Most incandescent light bulbs were supposed to be phased out starting Jan. 1. But tucked inside the House's omnibus spending bill, there's a provision barring the Energy Department from enforcing more energy-efficient standards for light bulbs. For those who still want them, there are increasing options for efficient bulbs. Renee Montagne talks to Bill Hamilton, merchandising vice president of electrical at Home Depot, which sells about a third of all light bulbs in the U.S.
Kim Jong Un, heir apparent to North Korea's longtime leader Kim Jong Il, faces formidable challenges in the isolated communist nation.
Hundreds of North Koreans queue up to mourn the death of Kim Jong Il in front of a portrait of him in Pyongyang's Kim Il Sung Square on Wednesday. With preparations for next week's state funeral still under way, attention is turning to Kim's son and heir apparent, Kim Jong Un.
While North Korea is preparing for the state funeral of longtime leader Kim Jong Il next week, attention is quickly turning to his son and heir apparent, Kim Jong Un. Even veteran Pyongyang watchers know little about the successor. But it's clear what he's inheriting: a country in dire economic straits, and a tough fight to consolidate his political power and legitimacy.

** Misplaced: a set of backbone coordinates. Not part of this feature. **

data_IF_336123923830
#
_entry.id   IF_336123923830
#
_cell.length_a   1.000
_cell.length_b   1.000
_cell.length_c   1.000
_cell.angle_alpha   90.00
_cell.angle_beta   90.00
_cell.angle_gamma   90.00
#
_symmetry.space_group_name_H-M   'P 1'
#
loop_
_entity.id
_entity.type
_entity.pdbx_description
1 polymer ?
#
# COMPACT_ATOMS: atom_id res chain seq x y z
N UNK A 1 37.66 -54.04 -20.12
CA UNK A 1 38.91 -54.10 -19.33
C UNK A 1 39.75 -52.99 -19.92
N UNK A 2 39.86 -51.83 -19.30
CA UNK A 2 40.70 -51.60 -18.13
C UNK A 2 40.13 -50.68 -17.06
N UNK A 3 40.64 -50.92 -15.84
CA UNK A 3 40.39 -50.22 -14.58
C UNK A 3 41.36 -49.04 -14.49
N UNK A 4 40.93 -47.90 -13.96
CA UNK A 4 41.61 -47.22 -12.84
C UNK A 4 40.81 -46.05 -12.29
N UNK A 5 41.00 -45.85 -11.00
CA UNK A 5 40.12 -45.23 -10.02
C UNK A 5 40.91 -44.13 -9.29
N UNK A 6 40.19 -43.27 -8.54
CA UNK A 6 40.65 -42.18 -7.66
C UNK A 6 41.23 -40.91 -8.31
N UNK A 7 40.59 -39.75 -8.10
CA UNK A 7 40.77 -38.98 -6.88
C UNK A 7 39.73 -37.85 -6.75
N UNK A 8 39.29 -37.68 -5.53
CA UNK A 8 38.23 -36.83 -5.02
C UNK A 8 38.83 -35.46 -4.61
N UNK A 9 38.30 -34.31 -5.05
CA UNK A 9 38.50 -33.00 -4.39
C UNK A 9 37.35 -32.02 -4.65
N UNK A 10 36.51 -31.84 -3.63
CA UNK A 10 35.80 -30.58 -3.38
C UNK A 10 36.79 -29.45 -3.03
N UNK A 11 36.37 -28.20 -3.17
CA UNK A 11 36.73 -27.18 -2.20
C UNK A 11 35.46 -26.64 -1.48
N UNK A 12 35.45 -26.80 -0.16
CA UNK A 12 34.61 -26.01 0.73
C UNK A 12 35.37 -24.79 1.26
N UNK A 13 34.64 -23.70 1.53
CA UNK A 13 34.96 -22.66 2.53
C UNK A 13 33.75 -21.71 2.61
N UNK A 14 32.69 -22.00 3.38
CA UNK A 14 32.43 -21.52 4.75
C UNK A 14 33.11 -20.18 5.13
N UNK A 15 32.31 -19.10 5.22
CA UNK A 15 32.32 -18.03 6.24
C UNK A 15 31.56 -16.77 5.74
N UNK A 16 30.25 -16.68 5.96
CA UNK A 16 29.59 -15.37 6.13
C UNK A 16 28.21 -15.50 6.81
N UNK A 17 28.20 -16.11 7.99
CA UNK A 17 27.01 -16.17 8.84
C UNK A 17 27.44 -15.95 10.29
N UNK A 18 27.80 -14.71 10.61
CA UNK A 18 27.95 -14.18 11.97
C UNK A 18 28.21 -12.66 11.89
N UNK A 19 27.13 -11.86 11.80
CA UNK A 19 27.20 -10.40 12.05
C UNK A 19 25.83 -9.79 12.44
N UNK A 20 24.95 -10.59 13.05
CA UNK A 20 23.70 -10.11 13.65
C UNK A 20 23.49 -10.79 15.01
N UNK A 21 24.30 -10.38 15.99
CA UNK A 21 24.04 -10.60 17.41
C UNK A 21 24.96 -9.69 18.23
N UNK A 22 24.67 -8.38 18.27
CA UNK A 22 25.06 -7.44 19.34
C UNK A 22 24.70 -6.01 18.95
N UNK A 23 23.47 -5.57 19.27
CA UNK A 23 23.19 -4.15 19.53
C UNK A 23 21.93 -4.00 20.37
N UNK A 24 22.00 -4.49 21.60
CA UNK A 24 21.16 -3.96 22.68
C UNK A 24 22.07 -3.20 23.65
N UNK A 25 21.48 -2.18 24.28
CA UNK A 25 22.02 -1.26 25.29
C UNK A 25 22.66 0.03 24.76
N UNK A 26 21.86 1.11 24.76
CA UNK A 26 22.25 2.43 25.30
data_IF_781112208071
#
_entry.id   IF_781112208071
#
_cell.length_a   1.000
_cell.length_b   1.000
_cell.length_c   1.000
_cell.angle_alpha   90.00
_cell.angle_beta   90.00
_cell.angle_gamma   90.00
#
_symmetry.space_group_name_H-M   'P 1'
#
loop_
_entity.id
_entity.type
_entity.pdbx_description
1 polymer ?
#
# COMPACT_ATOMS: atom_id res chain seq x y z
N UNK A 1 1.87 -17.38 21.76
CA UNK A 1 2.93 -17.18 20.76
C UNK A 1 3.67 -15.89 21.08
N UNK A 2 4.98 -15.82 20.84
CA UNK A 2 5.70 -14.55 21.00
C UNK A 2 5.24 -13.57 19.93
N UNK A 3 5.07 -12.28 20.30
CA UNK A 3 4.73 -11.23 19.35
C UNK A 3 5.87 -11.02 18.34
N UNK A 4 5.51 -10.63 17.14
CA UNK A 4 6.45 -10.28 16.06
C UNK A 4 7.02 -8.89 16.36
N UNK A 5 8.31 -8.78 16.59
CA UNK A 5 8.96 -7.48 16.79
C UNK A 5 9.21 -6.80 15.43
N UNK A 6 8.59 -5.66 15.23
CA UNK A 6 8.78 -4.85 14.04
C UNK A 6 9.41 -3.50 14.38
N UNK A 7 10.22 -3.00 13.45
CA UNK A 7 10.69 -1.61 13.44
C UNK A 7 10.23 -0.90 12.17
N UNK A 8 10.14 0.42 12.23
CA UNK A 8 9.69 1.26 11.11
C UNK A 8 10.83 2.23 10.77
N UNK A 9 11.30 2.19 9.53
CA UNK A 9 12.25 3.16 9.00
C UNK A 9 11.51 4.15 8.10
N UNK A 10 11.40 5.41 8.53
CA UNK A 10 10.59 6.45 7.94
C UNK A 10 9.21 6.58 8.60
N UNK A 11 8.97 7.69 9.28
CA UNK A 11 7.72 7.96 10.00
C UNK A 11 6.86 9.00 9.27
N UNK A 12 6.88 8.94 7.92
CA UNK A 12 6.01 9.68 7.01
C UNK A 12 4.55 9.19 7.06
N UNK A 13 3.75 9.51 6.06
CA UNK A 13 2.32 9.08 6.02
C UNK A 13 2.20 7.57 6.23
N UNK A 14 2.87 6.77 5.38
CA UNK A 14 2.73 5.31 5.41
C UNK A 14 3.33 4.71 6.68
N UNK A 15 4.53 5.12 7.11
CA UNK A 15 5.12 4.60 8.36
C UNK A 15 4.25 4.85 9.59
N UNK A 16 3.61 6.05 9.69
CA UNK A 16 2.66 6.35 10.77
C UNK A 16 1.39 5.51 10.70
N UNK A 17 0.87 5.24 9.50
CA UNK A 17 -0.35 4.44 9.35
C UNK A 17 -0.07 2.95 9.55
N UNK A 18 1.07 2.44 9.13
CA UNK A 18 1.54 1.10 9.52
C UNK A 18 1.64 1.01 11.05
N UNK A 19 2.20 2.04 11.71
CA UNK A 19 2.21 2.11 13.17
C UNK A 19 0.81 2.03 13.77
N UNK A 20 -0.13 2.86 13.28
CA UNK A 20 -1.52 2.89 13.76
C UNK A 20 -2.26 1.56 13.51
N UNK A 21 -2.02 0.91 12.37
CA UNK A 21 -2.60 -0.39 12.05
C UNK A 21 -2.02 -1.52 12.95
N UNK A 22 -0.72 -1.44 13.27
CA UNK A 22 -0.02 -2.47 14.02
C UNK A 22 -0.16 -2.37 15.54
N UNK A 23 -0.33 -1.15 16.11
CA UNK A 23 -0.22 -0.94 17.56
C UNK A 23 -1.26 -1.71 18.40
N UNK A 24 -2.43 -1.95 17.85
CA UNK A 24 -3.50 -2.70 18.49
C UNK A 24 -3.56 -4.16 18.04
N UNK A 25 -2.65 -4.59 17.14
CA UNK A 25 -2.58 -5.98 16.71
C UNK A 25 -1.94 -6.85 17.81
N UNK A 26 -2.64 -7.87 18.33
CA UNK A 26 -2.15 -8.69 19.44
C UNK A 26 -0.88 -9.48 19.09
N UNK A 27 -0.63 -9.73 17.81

This is MORNING EDITION from NPR News. I'm Renee Montagne.
LINDA WERTHEIMER, HOST:
And I'm Linda Wertheimer. In Syria, this week has been one of the bloodiest reported in months. Activists and groups monitoring Syria say hundreds have been killed as the government moves against villages and towns near the Turkish border. The Syrian government acknowledges the campaign but calls it a fight against terrorists.
And our last word in business is ratings reality. Ratings for this week's episode of the reality TV show, "All-American Muslim," dropped to more than 30 percent from the previous week's ratings. The show had plenty of drama off-screen earlier this month when the home improvement retailer Lowe's admitted it pulled its ads on the show after pressure from a conservative Christian group.